Word of the Week: Blümchenkaffee
Every Friday, Germany.info and The Week in Germany highlight a different "Word of the Week" in the German language that may serve to surprise, delight or just plain perplex native English speakers.
Enlarge image (© picture-alliance/Photocuisine)
Although it sounds at first like a pleasant springtime beverage, a "Blümchenkaffee" (flower coffee) would generally be frowned upon in Germany. In fact, it is a far cry from the tasty, yet fattening, "Kaffee Kuchen" (coffee and cake) afternoon tradition.
Unlike those exotic flowering teas enjoyed in the past by European royalty, a "Blümchenkaffee" is not a special coffee drink involving rose petals or funky floral designs dashed across fluffy mounds of foamed milk.
Instead, it refers to a watered down, meager ration of coffee that was not uncommon during the postwar period in mid-20th-century Germany. Rations of staples such as sugar, butter, flour - and coffee - were limited during those lean years after 1945. So a weak, watery brew was often made to extend a rarely obtained full package of coffee's shelf life for as long as possible. This beverage was then generally brewed so weakly that it revealed the flower pattern at the bottom of a china cup. Hence this watery brown caffeinated concoction became known as a "Blümchenkaffee" (flower coffee).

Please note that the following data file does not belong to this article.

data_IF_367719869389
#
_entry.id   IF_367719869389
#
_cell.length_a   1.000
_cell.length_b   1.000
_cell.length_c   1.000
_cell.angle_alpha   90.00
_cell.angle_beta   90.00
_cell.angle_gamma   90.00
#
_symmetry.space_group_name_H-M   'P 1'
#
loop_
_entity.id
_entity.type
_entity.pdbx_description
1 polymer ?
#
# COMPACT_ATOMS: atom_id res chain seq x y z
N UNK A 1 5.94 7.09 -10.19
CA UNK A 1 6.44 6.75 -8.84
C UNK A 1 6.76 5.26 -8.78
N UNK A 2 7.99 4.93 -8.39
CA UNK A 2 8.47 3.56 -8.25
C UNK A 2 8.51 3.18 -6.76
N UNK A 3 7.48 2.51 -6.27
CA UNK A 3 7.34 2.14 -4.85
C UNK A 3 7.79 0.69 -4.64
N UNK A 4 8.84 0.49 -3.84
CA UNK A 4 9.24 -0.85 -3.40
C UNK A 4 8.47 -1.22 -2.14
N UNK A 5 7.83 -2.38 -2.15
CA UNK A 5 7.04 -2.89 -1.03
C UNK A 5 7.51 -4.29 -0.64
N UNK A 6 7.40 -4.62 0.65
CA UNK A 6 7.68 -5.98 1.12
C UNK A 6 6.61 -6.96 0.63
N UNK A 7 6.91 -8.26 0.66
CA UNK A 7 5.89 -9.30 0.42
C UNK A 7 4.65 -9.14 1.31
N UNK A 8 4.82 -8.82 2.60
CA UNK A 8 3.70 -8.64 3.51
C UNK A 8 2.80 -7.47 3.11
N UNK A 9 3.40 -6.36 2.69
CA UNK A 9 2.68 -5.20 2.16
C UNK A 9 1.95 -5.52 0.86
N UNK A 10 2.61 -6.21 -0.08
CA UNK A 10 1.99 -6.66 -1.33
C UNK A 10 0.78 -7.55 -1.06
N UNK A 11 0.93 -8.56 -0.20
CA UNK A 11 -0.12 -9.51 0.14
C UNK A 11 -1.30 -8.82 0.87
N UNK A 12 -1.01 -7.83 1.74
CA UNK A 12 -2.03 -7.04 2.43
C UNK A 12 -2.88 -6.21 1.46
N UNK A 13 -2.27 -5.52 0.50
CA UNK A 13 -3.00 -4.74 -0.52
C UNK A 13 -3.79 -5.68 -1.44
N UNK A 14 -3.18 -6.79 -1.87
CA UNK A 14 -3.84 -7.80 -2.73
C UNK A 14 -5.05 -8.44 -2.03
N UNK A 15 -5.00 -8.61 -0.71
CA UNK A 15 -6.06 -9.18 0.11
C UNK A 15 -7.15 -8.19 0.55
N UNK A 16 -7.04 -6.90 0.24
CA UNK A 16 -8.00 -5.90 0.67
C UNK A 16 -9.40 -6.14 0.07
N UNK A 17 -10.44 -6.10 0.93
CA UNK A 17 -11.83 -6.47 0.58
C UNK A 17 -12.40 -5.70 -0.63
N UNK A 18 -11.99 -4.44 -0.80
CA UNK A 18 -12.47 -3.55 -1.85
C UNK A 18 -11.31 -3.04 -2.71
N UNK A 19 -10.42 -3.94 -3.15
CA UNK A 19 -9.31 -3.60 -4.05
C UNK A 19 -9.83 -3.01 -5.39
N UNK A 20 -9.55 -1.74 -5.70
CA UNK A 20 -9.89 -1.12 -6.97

Enlarge image (© picture-alliance/dpa)
Once postwar reconstruction and Germany's "economic miracle" started kicking in by the 1950s, this "Blümchenkaffee" beverage gave way once again to the richer, more robust brew common in Germany today, where coffee is a popular drink during the morning or late afternoon.
So the strange brew that spawned the expression "Blümchenkaffee" is by and large a thing of the past now in Germany - unless you like your coffee so weak that you can literally almost see through it.